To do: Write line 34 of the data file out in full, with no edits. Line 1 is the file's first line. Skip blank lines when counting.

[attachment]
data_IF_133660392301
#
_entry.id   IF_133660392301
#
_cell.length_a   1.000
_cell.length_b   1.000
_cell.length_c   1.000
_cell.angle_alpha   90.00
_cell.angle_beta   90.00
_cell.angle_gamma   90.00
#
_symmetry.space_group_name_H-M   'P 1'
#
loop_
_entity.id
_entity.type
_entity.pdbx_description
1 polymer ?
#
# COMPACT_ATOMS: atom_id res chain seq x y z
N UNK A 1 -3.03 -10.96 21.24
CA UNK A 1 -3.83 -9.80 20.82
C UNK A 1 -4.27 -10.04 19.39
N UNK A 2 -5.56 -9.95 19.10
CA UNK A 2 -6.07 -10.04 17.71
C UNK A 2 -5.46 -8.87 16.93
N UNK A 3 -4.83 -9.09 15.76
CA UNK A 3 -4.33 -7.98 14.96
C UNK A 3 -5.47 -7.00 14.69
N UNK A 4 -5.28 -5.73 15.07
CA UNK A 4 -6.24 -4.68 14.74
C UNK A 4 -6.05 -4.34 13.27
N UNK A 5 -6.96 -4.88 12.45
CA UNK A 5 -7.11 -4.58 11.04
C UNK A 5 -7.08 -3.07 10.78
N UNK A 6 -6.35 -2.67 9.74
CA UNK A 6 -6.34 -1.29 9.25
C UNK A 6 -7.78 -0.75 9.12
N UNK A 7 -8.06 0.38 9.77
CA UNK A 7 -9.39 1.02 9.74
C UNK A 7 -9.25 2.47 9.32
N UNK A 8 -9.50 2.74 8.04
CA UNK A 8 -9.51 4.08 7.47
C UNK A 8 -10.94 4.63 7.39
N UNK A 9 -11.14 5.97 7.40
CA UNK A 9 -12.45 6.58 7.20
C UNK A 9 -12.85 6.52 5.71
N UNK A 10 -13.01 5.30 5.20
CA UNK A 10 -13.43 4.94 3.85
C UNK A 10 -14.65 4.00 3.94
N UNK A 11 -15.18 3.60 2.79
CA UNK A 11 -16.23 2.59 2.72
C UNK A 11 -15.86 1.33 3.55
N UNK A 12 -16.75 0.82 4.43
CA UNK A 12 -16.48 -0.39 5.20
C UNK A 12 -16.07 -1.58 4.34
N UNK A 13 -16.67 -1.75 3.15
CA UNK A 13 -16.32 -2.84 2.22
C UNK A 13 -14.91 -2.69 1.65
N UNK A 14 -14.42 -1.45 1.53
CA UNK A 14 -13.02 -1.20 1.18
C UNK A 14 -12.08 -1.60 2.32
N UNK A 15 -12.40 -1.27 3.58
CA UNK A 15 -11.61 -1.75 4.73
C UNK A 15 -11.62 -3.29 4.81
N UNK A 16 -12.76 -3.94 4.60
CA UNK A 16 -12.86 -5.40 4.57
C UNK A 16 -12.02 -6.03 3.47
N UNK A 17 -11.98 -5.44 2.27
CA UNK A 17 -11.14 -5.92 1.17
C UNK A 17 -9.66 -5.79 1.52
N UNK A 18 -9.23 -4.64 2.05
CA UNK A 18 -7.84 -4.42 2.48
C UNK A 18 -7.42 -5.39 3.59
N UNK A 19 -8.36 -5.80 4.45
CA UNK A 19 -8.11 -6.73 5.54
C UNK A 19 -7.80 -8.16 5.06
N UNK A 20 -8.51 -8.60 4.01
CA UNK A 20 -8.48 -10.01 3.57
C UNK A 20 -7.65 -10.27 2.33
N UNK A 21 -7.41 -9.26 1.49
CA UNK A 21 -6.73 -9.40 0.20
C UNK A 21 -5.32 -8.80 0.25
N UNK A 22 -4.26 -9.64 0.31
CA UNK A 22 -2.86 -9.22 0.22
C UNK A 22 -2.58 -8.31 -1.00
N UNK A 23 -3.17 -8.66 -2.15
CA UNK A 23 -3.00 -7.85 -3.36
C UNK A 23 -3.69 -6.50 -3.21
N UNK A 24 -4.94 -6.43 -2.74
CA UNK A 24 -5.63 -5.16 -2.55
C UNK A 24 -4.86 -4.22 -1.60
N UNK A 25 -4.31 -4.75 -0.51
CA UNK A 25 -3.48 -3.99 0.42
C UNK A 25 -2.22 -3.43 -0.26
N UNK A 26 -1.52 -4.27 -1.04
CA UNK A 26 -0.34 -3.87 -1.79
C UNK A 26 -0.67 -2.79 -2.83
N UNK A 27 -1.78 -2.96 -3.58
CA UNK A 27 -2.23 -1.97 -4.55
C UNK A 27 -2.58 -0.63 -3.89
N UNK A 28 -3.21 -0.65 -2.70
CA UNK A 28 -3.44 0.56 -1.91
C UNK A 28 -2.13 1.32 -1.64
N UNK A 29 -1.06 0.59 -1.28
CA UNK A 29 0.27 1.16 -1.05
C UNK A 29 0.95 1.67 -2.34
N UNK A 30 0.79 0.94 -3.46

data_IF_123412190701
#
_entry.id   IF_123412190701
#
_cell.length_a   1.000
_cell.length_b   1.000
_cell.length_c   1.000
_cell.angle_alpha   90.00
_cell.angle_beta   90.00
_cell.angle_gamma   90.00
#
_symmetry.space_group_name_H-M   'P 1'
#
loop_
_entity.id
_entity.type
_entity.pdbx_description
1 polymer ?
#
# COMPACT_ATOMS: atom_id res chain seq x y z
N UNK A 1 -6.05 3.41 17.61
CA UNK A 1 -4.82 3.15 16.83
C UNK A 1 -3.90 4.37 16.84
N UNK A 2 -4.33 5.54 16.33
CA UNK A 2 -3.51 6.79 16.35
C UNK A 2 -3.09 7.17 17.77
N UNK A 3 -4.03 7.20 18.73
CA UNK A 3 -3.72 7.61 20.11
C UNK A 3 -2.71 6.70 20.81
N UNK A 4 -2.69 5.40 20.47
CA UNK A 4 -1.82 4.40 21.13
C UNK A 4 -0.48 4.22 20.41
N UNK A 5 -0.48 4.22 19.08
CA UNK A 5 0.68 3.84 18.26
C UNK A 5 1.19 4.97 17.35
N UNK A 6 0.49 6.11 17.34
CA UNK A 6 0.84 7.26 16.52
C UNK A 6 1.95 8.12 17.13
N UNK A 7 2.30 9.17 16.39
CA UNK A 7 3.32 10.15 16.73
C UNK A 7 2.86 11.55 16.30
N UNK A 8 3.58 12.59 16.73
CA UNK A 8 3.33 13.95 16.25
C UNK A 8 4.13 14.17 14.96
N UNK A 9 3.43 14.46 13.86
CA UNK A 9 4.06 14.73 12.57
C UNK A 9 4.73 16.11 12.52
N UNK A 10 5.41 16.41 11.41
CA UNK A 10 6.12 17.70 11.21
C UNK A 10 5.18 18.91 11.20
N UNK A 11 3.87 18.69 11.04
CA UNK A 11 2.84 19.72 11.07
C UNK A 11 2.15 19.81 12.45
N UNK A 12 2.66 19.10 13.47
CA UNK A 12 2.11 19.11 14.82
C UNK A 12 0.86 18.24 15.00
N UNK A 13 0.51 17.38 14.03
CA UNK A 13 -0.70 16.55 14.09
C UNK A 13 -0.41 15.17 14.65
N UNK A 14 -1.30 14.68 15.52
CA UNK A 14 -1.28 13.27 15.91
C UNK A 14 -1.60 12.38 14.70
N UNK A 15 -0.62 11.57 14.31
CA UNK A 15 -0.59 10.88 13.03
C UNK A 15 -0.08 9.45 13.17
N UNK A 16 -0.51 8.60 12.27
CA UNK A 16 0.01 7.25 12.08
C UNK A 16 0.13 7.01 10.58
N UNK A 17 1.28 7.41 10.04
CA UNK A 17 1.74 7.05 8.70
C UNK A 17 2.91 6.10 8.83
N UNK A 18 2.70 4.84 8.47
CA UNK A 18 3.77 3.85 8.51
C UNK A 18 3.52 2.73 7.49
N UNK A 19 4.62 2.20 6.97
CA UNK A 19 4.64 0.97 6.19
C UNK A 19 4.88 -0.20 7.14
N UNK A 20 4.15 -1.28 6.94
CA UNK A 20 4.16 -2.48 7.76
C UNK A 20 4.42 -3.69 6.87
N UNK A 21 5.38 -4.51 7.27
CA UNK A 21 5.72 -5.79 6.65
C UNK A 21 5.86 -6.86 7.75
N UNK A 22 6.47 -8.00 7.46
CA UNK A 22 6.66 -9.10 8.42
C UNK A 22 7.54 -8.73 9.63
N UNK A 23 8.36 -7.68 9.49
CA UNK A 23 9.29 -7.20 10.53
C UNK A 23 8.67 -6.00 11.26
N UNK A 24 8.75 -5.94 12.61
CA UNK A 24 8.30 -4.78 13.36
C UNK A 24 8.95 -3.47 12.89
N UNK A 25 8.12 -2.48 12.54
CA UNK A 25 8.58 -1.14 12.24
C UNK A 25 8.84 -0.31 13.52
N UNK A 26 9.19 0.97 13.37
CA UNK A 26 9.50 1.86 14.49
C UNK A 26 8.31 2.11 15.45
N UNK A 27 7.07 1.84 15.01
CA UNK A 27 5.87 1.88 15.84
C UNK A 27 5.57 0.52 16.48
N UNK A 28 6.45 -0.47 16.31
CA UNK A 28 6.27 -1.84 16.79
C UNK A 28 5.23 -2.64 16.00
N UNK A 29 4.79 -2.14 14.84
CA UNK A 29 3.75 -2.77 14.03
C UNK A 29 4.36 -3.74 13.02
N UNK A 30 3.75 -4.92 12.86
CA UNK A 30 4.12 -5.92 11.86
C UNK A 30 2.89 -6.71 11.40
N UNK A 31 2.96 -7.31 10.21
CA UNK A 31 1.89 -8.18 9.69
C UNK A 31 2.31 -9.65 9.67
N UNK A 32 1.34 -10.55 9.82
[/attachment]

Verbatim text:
CA UNK A 5 -7.11 -4.58 11.04